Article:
If you cover the Philadelphia public schools, as Kristen Graham does for The Philadelphia Inquirer, or the Jefferson County, Ky., school system, as Toni Konz does for The Louisville Courier-Journal, there's no way around covering board meetings that can last five hours or more.  But as both those reporters described in a session this week at the Education Writers Association national conference at Vanderbilt University here, you can make the time pass faster, and more usefully, with Twitter.
Graham, whose Twitter handle is @newskag, said she started tweeting during meetings of the School Reform Commission (a state-appointed body that oversees the 72,000-student district) "because I was really bored."  But Twitter "has dramatically changed the way I cover my beat."

"The way schools are funded — mainly through local real estate taxes — creates a built-in advantage for schools in rich communities, where schools can hire the best teachers, build the best labs and buy the best computers and where the wealthy can surround their children with the children of other wealthy people.  Tracking also happens within schools, where students are often separated by ability. “Advanced children are all put together; they all know each other and learn from each other’s habits,” said Sal Khan, the founder of the Khan Academy of online education. “At the low end, it’s an intellectual wasteland.”
For Schools, Long Road to a Level Playing Field
New York Times by Eduardo Porter MAY 20, 2014
In the American national mythology, there are few more revered ideas than the belief in education’s power to provide every child a shot at success and to overcome entrenched inequality.  In developing its system of public education, the United States took care to avoid the European model of providing high-quality education only to the best, most advantaged students, while generally channeling children from a working-class background into vocational tracks at an early age.  While it often fell short of the ideal, the United States aimed to provide universal comprehensive education to every child, creating “an egalitarian system that put the elite systems of Europe to shame,” the Harvard economists Claudia Goldin and Lawrence F. Katz wrote in their book, “The Race Between Education and Technology.” By the early 20th century, young Americans were much more educated than their peers in almost every European country.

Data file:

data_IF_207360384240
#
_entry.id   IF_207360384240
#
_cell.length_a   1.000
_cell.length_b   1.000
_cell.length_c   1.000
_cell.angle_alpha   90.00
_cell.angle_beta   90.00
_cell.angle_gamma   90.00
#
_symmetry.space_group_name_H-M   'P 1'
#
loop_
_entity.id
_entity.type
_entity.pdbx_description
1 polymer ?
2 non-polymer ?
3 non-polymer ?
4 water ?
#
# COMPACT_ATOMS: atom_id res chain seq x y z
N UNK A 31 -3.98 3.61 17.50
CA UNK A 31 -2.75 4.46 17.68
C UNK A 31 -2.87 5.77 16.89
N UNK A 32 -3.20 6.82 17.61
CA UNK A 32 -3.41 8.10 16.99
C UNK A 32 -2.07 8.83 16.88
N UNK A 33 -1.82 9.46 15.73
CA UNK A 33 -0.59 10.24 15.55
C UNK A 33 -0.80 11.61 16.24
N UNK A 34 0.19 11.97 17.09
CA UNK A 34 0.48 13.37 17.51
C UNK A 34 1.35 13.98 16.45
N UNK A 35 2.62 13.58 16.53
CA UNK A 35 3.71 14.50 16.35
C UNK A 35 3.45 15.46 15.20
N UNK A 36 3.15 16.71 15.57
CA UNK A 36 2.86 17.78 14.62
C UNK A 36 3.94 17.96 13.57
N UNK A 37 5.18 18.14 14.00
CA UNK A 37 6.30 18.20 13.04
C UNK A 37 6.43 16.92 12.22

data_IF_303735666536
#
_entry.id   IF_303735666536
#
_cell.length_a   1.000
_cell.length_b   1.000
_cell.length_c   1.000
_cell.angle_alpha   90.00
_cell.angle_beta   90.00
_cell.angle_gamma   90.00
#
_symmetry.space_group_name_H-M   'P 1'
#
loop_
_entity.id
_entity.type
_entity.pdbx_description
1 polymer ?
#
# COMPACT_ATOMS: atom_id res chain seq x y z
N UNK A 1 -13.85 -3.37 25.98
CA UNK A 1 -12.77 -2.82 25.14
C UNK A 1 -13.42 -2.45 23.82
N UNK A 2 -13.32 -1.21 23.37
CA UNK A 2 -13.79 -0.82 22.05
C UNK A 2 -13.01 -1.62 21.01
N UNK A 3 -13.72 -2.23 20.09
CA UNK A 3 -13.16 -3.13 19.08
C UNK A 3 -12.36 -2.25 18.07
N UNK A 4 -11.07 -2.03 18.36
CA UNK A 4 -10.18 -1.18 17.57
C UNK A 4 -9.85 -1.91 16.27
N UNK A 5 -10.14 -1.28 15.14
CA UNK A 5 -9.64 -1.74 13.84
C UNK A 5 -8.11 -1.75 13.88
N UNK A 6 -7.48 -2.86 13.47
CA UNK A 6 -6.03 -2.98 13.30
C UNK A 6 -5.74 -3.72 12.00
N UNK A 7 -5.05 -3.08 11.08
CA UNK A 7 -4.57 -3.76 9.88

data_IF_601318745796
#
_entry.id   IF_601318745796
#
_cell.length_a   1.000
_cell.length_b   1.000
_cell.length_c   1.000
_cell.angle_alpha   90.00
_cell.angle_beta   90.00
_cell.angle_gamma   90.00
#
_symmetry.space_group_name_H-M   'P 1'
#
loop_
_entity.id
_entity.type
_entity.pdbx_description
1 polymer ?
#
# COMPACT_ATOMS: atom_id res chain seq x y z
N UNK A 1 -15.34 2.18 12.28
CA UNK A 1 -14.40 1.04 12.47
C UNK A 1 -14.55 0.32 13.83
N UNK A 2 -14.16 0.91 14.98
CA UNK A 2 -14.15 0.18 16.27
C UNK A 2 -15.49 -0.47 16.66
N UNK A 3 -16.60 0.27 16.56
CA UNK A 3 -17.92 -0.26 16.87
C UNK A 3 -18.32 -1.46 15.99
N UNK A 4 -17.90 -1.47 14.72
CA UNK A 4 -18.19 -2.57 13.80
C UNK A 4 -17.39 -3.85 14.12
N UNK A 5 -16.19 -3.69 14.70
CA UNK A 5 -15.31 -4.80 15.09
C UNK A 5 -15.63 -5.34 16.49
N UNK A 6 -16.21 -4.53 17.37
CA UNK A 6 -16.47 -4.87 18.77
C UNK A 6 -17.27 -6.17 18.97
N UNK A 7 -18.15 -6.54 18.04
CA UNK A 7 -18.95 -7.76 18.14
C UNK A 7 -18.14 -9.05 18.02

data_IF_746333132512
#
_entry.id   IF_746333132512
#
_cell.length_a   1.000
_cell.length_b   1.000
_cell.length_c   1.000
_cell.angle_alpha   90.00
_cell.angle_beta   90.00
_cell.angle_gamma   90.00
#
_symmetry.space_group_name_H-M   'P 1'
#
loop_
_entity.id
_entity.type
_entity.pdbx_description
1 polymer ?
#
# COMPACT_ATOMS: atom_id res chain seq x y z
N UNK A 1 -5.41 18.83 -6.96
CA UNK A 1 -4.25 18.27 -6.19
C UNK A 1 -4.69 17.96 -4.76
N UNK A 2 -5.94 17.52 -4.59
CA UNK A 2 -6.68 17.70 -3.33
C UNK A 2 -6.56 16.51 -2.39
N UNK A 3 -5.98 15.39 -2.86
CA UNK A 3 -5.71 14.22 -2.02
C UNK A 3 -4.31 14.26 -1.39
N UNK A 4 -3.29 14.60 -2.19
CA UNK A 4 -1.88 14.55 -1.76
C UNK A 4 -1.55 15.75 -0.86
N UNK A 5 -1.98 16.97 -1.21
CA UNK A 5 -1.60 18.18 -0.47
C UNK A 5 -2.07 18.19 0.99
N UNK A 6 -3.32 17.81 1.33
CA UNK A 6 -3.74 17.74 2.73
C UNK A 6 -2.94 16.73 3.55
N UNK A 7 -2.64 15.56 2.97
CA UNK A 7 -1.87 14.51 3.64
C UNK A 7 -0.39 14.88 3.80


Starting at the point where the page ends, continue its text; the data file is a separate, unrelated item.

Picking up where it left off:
Blogger's note: check out the maps showing the gerrymandered evolution of my congressional district (PA-7) in this article…..
What 60 years of political gerrymandering looks like
Washington Post BY CHRISTOPHER INGRAHAM May 21 at 8:07 am
Last week I wrote about the most gerrymandered congressional districts in the United States, as measured by how geometrically compact they are. I found that districts in some states are a bit of a hot mess, particularly in North Carolina and Maryland. The natural follow-up question: have they always been that way?  To answer that, I grabbed historic district "shapefiles" and did the same geometric analysis for a handful of states, going back to the 83rd Congress, which convened in 1953. In nearly every state, the average gerrymander index value -- that is, the average of the gerrymander scores for all districts in a given state -- has risen substantially since then.

Restorative Justice: A Different Approach to Discipline
We Are Teachers Blog By Deva Dalporto
Suspensions at Bunche High School, a continuation school in a high-crime, high-poverty community of Oakland, Calif., dropped by 51% last year. Disrespect for teachers has declined; the school is safer. Students are more focused on their studies and many have stopped cutting class.  Teachers at the school say these positive results are due in large part to a radically different approach to discipline called restorative justice: a bold alternative to the typical zero tolerance policies that lead to mandatory suspensions and expulsions. “Restorative justice is a major cultural shift from a punitive model to a restorative model,” said David Yusem, Program Manager of Restorative Justice for the Oakland Unified School District, one of the first districts in the nation to embrace the practice.  Oakland first introduced the program in 2006 at its Cole Middle School. District leaders planned to close the school due to low test scores when it started a restorative justice pilot program. In the three years since embracing the practice, suspensions dropped by 87%, violence decreased dramatically and expulsions became non-existent. The district took notice and in 2009, it overhauled its system and made restorative justice the new model for handling disciplinary problems. In 2011 it hired a program manager and created a system to roll it out to all the schools in the district.